Objective: Hematopoietic prostaglandin D synthase (H-PGDS) is a key enzyme in the production of prostaglandin D and its J series metabolites. We evaluated the antiinflammatory effect of retrovirally transfected H-PGDS in order to investigate the role of H-PGDS in monosodium urate monohydrate (MSU) crystal-induced acute inflammation.
Methods: Expression of endogenous PGDS in a murine air-pouch model of MSU crystal-induced acute inflammation was determined by real-time polymerase chain reaction. H-PGDS complementary DNA (cDNA) was retrovirally transfected into C57BL/6J fibroblasts, and the cells were designated as C57-PGDS cells. Production of prostaglandins by C57-PGDS cells was measured by enzyme immunoassay. The effect of C57-PGDS cells on crystal-induced inflammation was investigated.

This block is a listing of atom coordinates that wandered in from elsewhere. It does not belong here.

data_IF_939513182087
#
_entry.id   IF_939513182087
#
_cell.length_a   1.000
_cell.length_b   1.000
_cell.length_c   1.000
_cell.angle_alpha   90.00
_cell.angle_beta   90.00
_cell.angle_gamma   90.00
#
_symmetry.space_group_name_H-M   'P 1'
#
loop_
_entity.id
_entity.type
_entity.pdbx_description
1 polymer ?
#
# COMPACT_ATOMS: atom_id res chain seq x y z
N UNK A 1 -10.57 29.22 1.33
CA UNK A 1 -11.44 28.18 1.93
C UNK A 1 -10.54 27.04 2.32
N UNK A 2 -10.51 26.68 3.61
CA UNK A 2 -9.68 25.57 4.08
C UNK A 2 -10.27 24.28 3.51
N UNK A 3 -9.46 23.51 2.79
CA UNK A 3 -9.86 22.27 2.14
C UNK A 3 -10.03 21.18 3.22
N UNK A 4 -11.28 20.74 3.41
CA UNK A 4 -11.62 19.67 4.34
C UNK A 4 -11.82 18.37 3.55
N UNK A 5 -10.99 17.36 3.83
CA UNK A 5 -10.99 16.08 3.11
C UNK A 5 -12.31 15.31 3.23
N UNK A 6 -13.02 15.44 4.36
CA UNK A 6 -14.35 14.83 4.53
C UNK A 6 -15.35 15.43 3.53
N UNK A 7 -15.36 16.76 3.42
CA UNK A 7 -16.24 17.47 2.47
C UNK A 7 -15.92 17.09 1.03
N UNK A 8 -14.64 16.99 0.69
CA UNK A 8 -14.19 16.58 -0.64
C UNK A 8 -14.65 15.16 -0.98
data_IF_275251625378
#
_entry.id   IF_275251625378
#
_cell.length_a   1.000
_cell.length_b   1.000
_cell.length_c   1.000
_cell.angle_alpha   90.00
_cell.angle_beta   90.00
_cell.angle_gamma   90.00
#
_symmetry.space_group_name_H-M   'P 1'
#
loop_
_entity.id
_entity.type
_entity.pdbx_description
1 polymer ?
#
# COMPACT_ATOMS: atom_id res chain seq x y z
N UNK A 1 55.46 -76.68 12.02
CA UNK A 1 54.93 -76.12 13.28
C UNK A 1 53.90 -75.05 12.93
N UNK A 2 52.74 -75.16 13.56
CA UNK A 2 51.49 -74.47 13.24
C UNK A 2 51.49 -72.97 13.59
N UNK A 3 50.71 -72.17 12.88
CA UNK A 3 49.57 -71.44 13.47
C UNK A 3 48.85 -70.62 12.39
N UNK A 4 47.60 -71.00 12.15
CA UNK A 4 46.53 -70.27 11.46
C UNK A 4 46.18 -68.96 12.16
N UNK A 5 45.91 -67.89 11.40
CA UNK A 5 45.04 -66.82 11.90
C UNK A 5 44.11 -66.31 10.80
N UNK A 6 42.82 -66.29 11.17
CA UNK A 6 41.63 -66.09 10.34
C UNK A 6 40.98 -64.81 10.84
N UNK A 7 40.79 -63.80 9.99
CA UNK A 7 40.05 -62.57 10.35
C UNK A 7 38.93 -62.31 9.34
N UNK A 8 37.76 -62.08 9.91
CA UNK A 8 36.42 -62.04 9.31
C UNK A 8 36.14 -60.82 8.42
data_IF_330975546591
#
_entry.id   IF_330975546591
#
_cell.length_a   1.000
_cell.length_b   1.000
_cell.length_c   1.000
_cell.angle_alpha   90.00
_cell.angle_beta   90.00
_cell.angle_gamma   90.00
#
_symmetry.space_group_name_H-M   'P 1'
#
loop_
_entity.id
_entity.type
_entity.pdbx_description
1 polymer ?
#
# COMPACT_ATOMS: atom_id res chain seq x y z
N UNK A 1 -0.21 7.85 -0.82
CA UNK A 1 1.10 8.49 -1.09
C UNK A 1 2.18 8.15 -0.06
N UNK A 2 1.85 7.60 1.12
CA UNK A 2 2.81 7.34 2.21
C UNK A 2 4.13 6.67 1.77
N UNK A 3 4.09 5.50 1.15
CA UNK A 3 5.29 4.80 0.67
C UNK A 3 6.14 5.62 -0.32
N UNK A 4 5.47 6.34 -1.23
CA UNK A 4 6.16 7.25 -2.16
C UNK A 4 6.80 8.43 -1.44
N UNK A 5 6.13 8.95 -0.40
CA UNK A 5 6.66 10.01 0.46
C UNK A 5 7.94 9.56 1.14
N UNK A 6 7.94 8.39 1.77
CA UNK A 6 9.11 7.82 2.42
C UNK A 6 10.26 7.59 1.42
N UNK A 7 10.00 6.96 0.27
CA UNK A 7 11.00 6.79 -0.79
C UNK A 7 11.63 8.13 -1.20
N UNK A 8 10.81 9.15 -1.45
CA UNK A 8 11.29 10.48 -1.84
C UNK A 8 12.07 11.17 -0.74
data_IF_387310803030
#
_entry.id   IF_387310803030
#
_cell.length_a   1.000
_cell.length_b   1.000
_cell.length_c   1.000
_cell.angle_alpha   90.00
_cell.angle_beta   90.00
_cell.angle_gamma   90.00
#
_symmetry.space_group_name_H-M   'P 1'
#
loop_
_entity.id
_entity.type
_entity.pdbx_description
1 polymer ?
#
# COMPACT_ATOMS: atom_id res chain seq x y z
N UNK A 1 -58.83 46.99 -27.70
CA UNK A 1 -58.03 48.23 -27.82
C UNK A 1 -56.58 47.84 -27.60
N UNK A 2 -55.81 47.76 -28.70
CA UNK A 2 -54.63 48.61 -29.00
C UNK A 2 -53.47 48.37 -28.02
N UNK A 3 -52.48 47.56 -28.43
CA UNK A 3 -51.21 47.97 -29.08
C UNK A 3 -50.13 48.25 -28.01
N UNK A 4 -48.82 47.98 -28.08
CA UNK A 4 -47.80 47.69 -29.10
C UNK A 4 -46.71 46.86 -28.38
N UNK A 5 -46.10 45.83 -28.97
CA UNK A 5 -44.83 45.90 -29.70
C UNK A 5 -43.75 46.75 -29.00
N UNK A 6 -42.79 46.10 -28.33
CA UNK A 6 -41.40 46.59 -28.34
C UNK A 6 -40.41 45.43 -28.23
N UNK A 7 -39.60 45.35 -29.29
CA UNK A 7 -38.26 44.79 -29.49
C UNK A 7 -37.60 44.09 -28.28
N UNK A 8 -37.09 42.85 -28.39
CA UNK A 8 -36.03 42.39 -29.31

Results: Injection of the crystals caused a rapid decrease in H-PGDS expression by infiltrating cells and by the soft tissues around the air pouches. In contrast, expression of interleukin-1beta (IL-1beta) and macrophage inflammatory protein 2 (MIP-2) as well as cellular infiltration were significantly increased during the early stage of inflammation. C57-PGDS cells, but not control cells, produced an increased amount of PGD(2) in vitro, but suppressed production of PGE(2). Injection of C57-PGDS cells into air pouches inhibited cellular infiltration and MIP-2 and IL-1beta expression.
Conclusion: In this murine air-pouch model of MSU crystal-induced inflammation, retrovirally transfected H-PGDS cDNA could reduce cellular infiltration, at least partly by inhibiting MIP-2 and IL-1beta. These findings suggest that gene therapy with H-PGDS may be useful for treating inflammatory diseases.